NCAA Division I: Big Ten Acts to Support Student-Athlete Graduation

October 9, 2014

Athletics, Business, Educational

NCAA Division I: Big Ten Acts to Support Student-Athlete Graduation
Aid will neither be reduced nor cancelled during course of enrollment. If pursuit of degree is interrupted, student-athlete is welcome back.

Big Ten

Source: Big Ten

ROSEMONT, Ill. – Big Ten directors of athletics, senior woman administrators and faculty representatives met Oct. 6 and 7 at the conference headquarters in Rosemont, Ill., and agreed to ensure that any student-athlete recruited to a Big Ten institution through the offer of an athletic scholarship will be guaranteed the following throughout the course of their enrollment:

• The scholarship will neither be reduced nor cancelled provided he or she remains a member in good standing with the community, the university and the athletics department.

• If a student-athlete’s pursuit of an undergraduate degree is interrupted for a bona fide reason, that student-athlete may return to the institution at any time to complete his or her degree with the assistance of an athletic scholarship.

The Big Ten will continue to work toward the implementation of additional student-athlete welfare proposals through individual institutional action, conference-wide action or under the NCAA autonomy governance structure, including full grant-in-aids to meet cost of education and improved medical insurance. The conference has also agreed to address additional issues such as health and safety, time demands and comprehensive academic support.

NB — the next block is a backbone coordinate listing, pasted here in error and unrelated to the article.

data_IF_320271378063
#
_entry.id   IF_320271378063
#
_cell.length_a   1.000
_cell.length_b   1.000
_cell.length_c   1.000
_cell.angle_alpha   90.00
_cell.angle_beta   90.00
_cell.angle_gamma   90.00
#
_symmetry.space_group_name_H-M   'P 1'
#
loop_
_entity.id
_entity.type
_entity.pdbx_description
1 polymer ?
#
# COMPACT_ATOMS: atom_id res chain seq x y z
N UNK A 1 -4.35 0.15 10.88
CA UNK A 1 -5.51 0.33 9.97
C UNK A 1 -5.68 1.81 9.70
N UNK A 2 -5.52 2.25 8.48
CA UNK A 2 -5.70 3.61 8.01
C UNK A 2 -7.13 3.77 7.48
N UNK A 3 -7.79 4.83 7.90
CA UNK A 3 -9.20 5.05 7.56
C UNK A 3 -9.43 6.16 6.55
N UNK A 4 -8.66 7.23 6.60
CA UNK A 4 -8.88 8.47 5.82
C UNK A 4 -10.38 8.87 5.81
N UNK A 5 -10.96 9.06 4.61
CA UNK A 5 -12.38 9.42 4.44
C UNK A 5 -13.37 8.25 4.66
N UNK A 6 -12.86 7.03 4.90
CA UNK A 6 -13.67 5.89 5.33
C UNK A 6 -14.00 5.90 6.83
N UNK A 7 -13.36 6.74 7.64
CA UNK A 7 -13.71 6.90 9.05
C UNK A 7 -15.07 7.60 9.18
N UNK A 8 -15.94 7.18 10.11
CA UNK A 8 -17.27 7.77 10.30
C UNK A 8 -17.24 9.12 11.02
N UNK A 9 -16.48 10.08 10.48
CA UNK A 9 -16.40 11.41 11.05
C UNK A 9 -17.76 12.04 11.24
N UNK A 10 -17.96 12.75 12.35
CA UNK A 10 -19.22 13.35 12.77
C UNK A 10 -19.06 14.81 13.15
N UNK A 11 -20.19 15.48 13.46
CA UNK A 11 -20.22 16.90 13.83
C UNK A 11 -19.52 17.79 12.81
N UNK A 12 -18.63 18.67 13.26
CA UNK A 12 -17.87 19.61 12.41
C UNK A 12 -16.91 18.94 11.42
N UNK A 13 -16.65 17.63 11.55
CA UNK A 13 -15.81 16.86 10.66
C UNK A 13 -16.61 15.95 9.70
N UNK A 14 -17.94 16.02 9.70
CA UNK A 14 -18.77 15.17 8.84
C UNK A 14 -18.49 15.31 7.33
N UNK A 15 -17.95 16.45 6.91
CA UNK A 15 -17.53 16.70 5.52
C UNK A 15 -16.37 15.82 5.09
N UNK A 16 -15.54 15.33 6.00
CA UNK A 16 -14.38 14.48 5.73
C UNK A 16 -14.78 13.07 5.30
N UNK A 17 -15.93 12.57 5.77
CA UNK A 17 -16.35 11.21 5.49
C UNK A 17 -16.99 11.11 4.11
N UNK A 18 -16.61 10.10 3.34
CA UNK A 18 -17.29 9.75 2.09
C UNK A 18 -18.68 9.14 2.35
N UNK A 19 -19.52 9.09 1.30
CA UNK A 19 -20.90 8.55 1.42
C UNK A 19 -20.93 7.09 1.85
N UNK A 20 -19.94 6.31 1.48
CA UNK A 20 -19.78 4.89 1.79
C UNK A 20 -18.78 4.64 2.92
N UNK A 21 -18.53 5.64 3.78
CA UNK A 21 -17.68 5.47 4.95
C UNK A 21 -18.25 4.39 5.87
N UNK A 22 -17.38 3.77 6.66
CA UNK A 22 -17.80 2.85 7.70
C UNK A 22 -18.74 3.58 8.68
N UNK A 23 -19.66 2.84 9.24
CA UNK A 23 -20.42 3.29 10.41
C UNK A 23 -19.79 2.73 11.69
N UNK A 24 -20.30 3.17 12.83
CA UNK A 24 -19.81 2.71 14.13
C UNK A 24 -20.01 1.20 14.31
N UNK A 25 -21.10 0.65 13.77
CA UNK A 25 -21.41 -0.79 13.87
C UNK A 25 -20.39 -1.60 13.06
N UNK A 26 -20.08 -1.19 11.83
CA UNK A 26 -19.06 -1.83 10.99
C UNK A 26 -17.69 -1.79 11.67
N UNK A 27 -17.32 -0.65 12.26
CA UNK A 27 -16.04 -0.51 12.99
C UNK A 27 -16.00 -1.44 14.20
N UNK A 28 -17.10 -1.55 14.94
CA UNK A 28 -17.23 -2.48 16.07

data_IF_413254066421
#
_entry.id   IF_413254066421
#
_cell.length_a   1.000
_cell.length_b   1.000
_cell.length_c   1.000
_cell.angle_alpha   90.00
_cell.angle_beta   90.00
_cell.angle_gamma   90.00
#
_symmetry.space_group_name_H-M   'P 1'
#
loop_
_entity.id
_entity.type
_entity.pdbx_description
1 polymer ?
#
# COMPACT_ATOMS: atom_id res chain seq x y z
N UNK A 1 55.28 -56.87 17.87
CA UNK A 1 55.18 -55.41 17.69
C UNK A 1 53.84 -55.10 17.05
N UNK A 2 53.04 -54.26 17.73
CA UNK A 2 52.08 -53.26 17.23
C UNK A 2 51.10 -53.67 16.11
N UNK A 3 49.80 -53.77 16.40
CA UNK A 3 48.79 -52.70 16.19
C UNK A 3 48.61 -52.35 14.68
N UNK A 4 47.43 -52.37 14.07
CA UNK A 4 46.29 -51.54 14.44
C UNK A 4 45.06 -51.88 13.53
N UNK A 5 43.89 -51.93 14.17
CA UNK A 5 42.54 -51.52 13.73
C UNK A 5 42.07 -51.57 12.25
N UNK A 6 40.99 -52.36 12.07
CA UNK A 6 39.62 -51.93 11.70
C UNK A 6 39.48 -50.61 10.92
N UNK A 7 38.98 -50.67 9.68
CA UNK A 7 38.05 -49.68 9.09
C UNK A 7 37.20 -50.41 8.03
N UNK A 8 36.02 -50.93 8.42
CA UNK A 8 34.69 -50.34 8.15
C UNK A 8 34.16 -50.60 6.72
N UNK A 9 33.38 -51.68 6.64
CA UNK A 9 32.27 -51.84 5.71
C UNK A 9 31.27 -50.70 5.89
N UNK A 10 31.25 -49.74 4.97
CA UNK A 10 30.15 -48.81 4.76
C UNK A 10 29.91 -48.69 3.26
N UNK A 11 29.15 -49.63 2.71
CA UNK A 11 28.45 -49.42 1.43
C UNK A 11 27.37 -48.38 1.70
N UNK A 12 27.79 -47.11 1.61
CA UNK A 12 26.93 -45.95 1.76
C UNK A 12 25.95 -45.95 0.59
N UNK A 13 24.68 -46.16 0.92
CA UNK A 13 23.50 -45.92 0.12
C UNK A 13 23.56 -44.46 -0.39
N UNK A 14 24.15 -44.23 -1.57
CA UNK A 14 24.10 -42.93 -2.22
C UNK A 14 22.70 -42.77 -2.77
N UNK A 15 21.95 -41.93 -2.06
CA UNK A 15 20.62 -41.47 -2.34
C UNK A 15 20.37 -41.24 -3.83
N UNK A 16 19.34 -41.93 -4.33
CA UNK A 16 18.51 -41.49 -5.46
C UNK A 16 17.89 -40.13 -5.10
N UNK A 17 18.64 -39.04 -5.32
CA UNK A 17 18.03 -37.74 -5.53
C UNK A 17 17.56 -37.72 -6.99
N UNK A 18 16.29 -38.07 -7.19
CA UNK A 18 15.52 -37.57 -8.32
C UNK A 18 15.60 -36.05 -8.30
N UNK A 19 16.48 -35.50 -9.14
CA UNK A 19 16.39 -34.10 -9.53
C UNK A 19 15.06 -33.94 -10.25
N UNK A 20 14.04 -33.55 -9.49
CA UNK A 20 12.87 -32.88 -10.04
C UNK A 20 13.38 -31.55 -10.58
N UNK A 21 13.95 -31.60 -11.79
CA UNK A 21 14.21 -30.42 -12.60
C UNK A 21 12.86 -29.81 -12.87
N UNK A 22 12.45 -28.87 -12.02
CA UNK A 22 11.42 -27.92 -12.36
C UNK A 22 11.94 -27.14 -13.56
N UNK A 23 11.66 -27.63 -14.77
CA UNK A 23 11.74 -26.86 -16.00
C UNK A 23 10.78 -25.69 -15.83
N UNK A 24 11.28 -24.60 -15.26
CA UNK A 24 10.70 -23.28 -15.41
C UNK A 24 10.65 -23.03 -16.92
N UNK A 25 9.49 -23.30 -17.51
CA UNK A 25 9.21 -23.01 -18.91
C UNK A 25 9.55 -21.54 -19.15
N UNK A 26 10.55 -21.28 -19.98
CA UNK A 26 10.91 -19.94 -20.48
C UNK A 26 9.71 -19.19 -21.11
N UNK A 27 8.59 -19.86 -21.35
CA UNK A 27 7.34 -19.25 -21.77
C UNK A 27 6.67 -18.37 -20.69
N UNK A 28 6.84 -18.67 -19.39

The Big Ten Conference is an association of 14 world-class universities committed to the pursuit and attainment of athletic and academic excellence. Big Ten institutions feature broad-based athletic programs which provide nearly $200 million in direct financial aid to almost 9,500 student-athletes on 350 teams in 42 different sports.

Video: Big Ten Conference
The history of the Big Ten traces back nearly 120 years to the Palmer House hotel in Chicago, where on January 11, 1895, then-Purdue president James H. Smart and leaders from the University of Chicago, University of Illinois, University of Michigan, University of Minnesota, Northwestern University and University of Wisconsin set out to organize and develop principles for the regulation of intercollegiate athletics.

On February 8, 1896, one faculty member from each of those seven universities met at the same Palmer House and officially established the mechanics of the conference, which was officially incorporated as the “Intercollegiate Conference Athletic Association” in 1905.

Indiana University and the State University of Iowa became the eighth and ninth members in 1899. In 1908, Michigan briefly withdrew its membership, and in 1912 Ohio State University joined the conference, bringing its membership total back to nine. Upon Michigan’s return in 1917, the conference was first referred to as the “Big Ten” by media members, and that name was eventually incorporated in 1987.